Traumatic brain injury (TBI) continues to be a growing health concern in the United States. Motor deficits represent one of the major impairments experienced by TBI patients and most will live with enduring physical disabilities. One of the major challenges of neurorehabilitation is to identify adjuvant therapies that can amplify the impact of motor rehabilitation by harnessing key neural signaling systems known to drive compensatory and restorative neural plasticity. The TrkB receptor has emerged as one of the key signaling systems orchestrating such plasticity. Modulating this system, however, has proven difficult due to a lack of a selective TrkB agonist that can be easily delivered to the brain. A recently discovered compound, LM22A-4, has been shown to selectively activate the TrkB receptor and readily cross the blood brain barrier. The proposed experiments will take advantage of this novel compound to test the hypothesis that LM22A-4 enhances rehabilitation-dependent motor recovery and motor cortex plasticity after TBI. The effect of daily LM22A-4 treatment on forelimb motor function and the topography of forelimb movement representations will be studies using a well established rodent model of TBI. To further determine the role of TrkB receptor signaling in rehabilitation-dependent motor recovery and cortical plasticity, we will chronically disrupt TrkB signaling in both LM22A-4 and vehicle treated animals. Intracortical microstimulation will be used to derive motor maps of the forelimb contralateral to the lesion. Quantitative immunoblotting will be used to confirm changes in TrkB receptor phosphorylation and expression of downstream signaling proteins. We hypothesize that disrupting TrkB signaling will prevent enhanced motor recovery and motor map reorganization in LM22A-4 treated animals. The results have the potential to guide the development of novel therapies to enhance the quality of life in TBI patients.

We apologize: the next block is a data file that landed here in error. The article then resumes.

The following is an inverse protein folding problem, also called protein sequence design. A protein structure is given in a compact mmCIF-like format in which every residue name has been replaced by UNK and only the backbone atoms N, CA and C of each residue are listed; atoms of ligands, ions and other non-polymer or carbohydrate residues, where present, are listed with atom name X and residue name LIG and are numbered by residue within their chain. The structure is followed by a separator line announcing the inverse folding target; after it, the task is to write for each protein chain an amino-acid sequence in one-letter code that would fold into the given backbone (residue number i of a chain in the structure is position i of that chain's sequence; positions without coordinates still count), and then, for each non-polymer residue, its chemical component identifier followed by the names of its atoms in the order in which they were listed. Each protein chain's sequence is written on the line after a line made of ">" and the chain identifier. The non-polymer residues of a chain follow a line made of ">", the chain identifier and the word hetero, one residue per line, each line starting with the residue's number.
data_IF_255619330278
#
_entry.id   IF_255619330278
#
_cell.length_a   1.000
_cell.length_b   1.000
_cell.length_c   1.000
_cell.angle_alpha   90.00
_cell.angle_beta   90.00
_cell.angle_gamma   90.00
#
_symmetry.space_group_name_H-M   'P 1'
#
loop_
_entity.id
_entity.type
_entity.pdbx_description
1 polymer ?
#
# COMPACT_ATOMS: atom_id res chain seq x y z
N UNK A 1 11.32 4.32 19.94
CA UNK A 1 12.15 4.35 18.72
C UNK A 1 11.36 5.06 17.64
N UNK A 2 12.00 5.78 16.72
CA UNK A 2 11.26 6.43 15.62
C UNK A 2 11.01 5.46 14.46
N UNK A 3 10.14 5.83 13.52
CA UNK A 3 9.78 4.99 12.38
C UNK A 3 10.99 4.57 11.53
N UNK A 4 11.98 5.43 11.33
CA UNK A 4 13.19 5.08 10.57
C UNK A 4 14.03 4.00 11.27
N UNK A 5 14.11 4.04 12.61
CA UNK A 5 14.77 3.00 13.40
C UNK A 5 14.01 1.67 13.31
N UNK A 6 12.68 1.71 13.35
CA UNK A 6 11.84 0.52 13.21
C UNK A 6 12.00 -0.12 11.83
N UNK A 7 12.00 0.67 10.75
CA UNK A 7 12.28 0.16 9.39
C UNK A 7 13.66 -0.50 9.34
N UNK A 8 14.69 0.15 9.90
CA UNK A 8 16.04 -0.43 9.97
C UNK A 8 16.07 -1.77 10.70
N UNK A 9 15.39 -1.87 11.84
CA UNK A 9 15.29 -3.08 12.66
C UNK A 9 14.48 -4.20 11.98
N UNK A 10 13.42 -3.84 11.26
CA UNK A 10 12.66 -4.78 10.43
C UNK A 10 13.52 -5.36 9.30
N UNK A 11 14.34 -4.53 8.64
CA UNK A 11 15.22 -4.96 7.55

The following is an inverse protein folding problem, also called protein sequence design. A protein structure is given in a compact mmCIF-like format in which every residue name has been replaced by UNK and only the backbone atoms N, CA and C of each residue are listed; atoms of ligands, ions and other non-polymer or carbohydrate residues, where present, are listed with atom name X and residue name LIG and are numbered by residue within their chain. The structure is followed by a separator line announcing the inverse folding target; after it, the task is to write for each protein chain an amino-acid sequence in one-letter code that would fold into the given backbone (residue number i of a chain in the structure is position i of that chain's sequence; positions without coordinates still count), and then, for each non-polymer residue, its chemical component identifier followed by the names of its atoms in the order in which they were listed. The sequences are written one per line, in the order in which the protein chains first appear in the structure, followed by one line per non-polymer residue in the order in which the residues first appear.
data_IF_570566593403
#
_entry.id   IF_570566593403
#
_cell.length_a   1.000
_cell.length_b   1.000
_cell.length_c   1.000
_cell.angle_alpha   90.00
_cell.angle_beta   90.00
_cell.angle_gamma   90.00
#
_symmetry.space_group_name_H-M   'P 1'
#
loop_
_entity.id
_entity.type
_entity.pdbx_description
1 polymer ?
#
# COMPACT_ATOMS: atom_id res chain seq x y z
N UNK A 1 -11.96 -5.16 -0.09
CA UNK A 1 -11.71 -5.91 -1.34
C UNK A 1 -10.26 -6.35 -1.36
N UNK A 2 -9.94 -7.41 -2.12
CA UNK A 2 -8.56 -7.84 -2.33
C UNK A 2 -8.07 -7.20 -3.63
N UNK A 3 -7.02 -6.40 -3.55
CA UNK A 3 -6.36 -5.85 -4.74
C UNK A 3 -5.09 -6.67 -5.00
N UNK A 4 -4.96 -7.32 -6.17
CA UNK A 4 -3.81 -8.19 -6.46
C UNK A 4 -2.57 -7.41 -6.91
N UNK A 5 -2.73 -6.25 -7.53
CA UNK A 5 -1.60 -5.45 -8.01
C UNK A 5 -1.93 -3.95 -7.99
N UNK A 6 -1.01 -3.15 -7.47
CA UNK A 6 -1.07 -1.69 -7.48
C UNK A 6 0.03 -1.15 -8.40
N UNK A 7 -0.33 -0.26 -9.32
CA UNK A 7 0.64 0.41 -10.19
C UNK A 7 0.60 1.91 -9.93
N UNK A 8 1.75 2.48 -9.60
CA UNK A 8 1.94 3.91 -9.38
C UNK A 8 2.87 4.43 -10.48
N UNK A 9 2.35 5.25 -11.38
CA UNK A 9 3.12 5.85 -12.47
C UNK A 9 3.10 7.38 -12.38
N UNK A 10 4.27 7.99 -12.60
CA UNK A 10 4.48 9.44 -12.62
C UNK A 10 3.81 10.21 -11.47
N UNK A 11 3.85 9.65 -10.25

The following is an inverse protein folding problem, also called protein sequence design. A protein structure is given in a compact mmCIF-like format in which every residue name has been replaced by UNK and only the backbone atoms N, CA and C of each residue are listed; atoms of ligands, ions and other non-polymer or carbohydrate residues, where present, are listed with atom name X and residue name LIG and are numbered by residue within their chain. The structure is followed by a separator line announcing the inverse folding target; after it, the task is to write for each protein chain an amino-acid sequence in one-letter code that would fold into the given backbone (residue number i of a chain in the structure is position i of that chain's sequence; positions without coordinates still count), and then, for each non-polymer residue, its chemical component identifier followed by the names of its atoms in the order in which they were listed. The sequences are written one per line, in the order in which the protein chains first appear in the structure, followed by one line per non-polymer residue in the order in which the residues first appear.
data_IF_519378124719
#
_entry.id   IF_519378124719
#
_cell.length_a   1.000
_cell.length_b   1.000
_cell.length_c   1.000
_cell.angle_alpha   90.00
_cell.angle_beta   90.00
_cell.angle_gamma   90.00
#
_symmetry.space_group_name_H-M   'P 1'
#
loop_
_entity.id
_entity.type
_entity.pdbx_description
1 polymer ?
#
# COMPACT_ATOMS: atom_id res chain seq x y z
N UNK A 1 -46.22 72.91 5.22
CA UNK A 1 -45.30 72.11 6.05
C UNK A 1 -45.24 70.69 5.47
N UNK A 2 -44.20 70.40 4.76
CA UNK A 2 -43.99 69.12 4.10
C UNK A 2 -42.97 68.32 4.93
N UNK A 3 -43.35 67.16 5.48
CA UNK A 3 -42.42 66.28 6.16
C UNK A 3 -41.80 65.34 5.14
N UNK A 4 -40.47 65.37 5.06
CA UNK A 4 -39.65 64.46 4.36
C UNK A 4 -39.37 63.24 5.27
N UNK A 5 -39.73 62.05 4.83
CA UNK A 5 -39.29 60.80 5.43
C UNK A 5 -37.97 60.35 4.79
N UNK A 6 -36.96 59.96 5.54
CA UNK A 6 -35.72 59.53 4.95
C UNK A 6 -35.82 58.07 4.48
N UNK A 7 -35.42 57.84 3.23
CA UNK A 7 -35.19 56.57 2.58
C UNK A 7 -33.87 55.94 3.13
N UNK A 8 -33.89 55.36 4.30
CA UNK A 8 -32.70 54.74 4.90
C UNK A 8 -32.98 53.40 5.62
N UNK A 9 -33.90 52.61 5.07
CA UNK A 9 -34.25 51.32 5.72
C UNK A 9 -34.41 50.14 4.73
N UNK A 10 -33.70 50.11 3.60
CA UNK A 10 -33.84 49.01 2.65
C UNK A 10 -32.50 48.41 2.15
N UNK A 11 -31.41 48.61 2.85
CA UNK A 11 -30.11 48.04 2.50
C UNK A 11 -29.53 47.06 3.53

|Effective start/end date||4/1/15 → 3/31/18|
- HHS: National Institutes of Health (NIH): $410,644.00
Explore the research topics touched on by this project. These labels are generated based on the underlying awards/grants. Together they form a unique fingerprint.